LinkedIn

Instagram

Facebook

Voicemail

Music by audionautix.com.

Thank you to the Association of Community Radio Broadcasters of Nepal and Himal Media for use of their studios.

Show Notes

Send us a Text Message.

Thank you for joining me today. I think it’s fair to say that the discussion you’re going to hear raises at least as many questions as it answers. We’re talking about domestic abuse and women who leave Nepal to work abroad. Labour migration is a huge part of the country’s economy and, as I think this episode reveals, it has a major impact on many other aspects of life here. Earlier this century the money that migrant workers sent home accounted for close to 1/3 of Nepal’s entire economy; today it is closer to a quarter – still a major chunk of what keeps this country going.

Today I’m speaking with Dr Arjun Kharel, assistant professor of sociology at Tribhuvan University and a research fellow at the Centre for the Study of Labour and Mobility. He and co-author Amrita Gurung recently published a paper that looks at spousal abuse experienced by 148 Nepali women who worked in various countries overseas. Much has been reported about women migrant workers who are abused in their working countries but this research focuses on domestic abuse faced by women in Nepal before and after they worked overseas, mostly in Persian Gulf countries or Malaysia. These are – aside from Nepal’s neighbour India – the main destination countries for Nepali workers, women and men.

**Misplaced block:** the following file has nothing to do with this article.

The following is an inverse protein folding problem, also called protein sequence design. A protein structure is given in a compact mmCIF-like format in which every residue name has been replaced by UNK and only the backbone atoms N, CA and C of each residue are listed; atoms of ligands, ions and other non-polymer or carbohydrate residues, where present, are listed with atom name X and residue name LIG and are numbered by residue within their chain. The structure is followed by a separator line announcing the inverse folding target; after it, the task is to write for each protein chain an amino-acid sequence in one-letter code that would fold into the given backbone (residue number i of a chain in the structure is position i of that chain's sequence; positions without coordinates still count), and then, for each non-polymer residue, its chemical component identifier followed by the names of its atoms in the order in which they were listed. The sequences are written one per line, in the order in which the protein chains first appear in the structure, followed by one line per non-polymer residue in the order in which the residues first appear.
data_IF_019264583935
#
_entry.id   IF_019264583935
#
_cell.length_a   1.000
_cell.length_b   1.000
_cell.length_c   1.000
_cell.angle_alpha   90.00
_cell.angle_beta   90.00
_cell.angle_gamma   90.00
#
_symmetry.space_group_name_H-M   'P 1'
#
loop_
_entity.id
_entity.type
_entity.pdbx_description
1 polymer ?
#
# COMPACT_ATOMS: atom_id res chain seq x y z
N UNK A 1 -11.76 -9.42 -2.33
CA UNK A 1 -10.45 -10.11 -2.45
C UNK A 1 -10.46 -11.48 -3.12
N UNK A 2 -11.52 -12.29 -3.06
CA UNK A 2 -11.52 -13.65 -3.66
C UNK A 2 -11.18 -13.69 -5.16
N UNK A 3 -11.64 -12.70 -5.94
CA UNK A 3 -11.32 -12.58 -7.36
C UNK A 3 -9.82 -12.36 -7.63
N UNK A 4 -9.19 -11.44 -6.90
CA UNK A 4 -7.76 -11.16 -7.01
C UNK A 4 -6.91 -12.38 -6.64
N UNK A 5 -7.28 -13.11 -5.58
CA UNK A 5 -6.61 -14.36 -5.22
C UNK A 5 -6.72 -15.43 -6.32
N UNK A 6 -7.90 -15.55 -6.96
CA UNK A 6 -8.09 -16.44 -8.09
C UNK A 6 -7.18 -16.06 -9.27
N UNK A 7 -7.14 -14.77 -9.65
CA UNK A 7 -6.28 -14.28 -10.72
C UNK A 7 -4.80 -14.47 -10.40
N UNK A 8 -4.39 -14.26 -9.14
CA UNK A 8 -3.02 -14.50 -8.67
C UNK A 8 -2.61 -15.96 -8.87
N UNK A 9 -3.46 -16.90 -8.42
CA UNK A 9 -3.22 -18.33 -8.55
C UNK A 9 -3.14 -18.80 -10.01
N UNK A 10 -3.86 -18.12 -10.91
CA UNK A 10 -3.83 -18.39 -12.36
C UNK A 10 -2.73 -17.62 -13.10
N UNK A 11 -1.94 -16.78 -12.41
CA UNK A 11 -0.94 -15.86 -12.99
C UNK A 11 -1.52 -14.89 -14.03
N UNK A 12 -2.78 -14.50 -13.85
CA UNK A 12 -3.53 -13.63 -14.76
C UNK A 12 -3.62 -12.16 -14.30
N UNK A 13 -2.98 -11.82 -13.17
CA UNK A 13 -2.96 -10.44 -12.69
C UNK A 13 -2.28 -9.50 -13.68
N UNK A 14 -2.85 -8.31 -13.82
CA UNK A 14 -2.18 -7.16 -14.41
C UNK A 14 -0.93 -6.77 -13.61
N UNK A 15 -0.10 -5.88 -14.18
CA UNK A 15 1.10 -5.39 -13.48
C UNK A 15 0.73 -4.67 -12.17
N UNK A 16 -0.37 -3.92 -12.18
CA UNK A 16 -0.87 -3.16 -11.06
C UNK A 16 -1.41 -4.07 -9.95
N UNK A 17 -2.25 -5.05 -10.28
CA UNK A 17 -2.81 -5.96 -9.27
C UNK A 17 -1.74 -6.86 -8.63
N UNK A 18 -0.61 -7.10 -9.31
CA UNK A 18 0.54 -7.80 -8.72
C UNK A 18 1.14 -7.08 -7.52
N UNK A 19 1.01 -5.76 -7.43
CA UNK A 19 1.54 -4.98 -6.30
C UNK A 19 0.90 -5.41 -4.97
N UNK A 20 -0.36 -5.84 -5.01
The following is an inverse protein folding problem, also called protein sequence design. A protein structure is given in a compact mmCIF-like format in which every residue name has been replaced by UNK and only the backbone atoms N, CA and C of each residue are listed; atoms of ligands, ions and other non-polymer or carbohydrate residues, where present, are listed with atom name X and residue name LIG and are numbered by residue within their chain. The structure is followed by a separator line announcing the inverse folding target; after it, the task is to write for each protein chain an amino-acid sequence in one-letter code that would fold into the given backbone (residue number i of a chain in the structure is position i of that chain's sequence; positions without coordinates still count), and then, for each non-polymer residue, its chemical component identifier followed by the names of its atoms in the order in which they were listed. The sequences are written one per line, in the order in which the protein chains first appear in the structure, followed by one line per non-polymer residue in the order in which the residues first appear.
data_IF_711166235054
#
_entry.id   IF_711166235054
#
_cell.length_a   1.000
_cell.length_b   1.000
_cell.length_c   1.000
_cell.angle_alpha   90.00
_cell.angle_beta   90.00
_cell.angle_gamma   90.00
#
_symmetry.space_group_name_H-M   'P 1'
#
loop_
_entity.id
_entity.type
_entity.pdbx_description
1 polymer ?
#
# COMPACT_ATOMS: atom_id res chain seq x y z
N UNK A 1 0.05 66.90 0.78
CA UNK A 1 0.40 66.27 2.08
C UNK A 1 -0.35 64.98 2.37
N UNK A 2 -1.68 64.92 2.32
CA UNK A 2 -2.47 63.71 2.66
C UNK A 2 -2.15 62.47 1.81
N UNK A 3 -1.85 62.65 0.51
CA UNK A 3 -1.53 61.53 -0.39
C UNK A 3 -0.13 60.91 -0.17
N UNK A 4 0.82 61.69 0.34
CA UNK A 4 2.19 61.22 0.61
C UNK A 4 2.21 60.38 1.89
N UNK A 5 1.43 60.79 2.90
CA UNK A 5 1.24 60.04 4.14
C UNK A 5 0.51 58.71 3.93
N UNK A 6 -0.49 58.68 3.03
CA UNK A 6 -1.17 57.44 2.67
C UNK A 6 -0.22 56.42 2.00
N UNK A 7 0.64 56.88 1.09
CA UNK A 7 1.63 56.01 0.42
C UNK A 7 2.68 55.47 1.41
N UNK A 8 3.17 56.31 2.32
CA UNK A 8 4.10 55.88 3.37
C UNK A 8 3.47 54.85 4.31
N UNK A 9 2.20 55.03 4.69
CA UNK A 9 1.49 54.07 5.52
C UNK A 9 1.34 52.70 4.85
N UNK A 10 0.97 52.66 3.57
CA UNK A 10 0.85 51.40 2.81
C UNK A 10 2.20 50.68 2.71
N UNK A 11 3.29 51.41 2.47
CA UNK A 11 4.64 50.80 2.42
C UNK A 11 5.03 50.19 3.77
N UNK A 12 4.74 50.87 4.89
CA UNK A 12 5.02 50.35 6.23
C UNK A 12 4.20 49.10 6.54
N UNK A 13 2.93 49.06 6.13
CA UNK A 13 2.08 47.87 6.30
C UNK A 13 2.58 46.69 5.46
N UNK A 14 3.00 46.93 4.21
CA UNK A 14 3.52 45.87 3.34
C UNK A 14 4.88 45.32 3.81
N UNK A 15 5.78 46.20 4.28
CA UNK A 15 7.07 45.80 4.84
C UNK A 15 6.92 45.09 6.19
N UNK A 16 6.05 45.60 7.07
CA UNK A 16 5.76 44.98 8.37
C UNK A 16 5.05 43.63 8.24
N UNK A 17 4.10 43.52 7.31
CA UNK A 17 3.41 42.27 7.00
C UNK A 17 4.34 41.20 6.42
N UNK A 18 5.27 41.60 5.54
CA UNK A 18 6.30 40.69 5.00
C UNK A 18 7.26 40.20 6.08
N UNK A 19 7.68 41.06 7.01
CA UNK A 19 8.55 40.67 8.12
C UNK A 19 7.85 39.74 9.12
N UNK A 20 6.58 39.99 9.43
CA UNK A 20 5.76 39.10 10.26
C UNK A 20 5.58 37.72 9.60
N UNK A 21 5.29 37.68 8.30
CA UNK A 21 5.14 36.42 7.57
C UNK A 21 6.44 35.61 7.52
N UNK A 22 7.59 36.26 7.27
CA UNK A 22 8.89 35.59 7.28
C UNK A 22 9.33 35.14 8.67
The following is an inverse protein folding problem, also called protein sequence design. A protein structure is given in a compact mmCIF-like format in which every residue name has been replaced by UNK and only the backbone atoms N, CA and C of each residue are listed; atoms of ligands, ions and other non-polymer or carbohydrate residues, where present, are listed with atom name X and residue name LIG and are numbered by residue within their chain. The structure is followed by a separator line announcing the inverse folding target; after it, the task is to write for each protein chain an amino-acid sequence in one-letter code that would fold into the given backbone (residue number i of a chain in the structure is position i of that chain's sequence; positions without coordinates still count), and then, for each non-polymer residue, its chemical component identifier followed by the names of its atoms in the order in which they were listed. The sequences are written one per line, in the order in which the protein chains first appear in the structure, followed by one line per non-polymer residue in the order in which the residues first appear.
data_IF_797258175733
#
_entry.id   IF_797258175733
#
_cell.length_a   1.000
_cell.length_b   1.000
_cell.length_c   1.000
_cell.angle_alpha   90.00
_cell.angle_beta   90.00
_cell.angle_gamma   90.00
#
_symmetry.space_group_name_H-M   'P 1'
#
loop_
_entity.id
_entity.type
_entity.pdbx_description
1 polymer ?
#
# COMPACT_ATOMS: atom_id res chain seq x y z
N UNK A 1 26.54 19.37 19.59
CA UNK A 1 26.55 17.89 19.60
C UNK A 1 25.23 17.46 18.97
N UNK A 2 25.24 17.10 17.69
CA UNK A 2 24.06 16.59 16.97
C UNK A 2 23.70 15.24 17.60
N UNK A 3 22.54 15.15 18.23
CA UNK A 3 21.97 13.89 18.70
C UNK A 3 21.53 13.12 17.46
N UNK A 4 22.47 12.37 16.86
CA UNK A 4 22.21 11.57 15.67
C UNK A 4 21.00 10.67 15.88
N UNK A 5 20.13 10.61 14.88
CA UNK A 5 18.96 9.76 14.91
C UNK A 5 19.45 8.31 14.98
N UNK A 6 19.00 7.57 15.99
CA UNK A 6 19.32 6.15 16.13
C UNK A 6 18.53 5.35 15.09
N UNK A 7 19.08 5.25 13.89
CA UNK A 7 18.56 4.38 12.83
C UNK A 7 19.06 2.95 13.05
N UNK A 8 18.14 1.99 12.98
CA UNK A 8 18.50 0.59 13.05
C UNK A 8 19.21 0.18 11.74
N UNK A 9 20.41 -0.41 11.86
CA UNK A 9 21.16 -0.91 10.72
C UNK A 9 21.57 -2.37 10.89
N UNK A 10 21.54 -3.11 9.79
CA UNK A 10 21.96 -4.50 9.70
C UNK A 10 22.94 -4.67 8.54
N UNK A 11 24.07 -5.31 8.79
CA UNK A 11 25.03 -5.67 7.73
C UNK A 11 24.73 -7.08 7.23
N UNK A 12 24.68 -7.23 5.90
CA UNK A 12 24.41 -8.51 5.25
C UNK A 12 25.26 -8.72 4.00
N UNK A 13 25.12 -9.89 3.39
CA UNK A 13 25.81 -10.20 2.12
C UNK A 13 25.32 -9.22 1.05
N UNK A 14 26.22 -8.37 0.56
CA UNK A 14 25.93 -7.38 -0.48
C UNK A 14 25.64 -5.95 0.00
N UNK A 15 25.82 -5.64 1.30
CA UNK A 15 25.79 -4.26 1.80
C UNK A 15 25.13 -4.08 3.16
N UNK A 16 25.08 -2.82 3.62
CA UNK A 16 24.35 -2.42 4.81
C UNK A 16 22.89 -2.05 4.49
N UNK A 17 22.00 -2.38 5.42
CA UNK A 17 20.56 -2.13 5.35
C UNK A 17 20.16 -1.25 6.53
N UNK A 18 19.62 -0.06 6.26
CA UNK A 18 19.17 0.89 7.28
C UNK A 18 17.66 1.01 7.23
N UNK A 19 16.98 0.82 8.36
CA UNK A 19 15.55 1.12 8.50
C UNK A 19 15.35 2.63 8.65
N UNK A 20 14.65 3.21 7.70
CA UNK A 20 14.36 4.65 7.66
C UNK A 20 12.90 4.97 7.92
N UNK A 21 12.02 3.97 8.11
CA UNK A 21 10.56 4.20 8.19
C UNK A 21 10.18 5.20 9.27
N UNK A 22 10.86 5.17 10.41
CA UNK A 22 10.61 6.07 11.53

One of the main findings of the research, which surprised the academics, is that women migrant workers did not face higher levels of abuse after they returned home. Researchers expected that because there is such a stigma about women who go abroad alone, specifically that they will hook up with other men that female migrants would be ‘punished’ after returning home. Another surprising finding was that the women surveyed believed that it was OK for men to beat women in certain circumstances, for example if they were not caring for children properly. In that sense, their opinions matched those of Nepali women in general, whereas researchers thought that exposure to another culture might affect the migrants’ thinking about abuse.

Other questions that I think the research raises include: how many Nepali women who leave for overseas work are abused and how big a factor is that abuse in their decision to leave? Arjun does have answers based on his research, as you’ll hear, but I think this needs to be examined further. Also, why isn’t more being done to prevent domestic abuse in general, which in turn might reduce the number of women who feel they have to leave the country?

I could go on, but instead please listen now to my chat with Dr Arjun Kharel to learn more.

Resources

Research paper — Women's Participation in Foreign Labour Migration and Spousal Violence: A Study on Returnee Women Migrant Workers in Nepal

Our earlier episode – The Labour Migration Trap

Nepal Now social links

Facebook

Instagram

Twitter

LinkedIn


Thanks as always


Send us feedback and ideas. We'll respond to every message:

LinkedIn

Instagram

Facebook

Voicemail

Music by audionautix.com.

Thank you to the Association of Community Radio Broadcasters of Nepal and Himal Media for use of their studios.